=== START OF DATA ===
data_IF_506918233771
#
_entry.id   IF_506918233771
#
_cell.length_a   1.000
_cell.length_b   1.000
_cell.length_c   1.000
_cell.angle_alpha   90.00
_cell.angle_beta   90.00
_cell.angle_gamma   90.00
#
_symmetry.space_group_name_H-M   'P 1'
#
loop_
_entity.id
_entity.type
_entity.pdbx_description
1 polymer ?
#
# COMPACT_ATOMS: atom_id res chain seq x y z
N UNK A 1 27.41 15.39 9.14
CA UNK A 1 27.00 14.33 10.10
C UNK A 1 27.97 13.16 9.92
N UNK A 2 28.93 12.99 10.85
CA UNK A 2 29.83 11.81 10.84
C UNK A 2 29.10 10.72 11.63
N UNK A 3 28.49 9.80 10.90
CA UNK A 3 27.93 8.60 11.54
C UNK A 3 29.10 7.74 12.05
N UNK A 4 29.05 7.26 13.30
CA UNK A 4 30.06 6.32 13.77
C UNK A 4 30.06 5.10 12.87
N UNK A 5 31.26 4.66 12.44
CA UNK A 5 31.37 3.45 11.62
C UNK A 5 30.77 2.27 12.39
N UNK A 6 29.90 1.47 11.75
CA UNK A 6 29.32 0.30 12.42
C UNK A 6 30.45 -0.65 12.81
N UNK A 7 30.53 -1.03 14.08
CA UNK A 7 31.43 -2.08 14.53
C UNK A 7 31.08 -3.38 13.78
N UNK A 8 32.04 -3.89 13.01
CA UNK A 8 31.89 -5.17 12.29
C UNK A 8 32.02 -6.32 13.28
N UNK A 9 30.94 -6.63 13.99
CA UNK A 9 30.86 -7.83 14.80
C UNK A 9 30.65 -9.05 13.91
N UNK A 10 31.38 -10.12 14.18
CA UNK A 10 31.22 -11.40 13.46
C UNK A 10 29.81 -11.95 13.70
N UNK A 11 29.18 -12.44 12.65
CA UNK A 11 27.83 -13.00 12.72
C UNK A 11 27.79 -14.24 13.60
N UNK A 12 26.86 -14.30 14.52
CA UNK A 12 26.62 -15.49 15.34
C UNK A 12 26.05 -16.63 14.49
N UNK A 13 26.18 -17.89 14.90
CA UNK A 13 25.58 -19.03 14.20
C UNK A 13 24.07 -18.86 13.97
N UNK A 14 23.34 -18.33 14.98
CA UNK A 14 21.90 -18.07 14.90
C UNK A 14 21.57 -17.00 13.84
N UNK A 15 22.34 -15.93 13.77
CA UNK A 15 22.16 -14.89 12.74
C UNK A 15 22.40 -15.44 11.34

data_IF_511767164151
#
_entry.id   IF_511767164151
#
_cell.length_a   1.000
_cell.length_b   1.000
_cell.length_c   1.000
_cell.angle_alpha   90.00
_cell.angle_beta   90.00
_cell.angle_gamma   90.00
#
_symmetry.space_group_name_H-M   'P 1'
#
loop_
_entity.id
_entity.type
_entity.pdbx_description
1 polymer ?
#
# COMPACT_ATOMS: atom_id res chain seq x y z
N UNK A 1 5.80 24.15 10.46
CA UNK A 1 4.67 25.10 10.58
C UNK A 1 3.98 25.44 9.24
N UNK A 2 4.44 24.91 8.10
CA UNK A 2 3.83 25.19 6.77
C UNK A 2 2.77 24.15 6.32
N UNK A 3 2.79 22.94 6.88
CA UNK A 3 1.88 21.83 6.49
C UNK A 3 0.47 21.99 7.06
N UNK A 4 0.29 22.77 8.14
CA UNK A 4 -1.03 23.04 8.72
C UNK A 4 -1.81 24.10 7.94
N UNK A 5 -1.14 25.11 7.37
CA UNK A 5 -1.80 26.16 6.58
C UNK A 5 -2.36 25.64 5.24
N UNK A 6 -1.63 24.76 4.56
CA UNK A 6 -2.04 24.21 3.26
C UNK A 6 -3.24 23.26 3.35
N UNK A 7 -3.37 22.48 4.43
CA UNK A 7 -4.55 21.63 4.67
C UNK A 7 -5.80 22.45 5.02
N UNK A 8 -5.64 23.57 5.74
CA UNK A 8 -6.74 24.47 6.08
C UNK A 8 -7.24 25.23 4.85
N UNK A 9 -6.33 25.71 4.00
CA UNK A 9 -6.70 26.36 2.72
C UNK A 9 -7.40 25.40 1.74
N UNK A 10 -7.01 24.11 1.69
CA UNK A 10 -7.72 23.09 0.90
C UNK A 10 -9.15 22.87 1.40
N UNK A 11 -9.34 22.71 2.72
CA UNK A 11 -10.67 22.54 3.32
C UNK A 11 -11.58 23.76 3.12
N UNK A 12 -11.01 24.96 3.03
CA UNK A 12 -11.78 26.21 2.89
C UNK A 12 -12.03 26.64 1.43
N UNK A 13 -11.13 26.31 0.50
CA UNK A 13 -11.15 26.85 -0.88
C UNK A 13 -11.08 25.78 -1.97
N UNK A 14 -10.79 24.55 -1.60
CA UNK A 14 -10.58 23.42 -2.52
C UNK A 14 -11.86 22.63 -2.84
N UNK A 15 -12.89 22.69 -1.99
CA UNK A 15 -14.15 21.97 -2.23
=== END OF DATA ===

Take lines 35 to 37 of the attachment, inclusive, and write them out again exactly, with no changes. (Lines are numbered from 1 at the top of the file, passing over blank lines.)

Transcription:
C UNK A 5 30.77 2.27 12.39
N UNK A 6 29.90 1.47 11.75
CA UNK A 6 29.32 0.30 12.42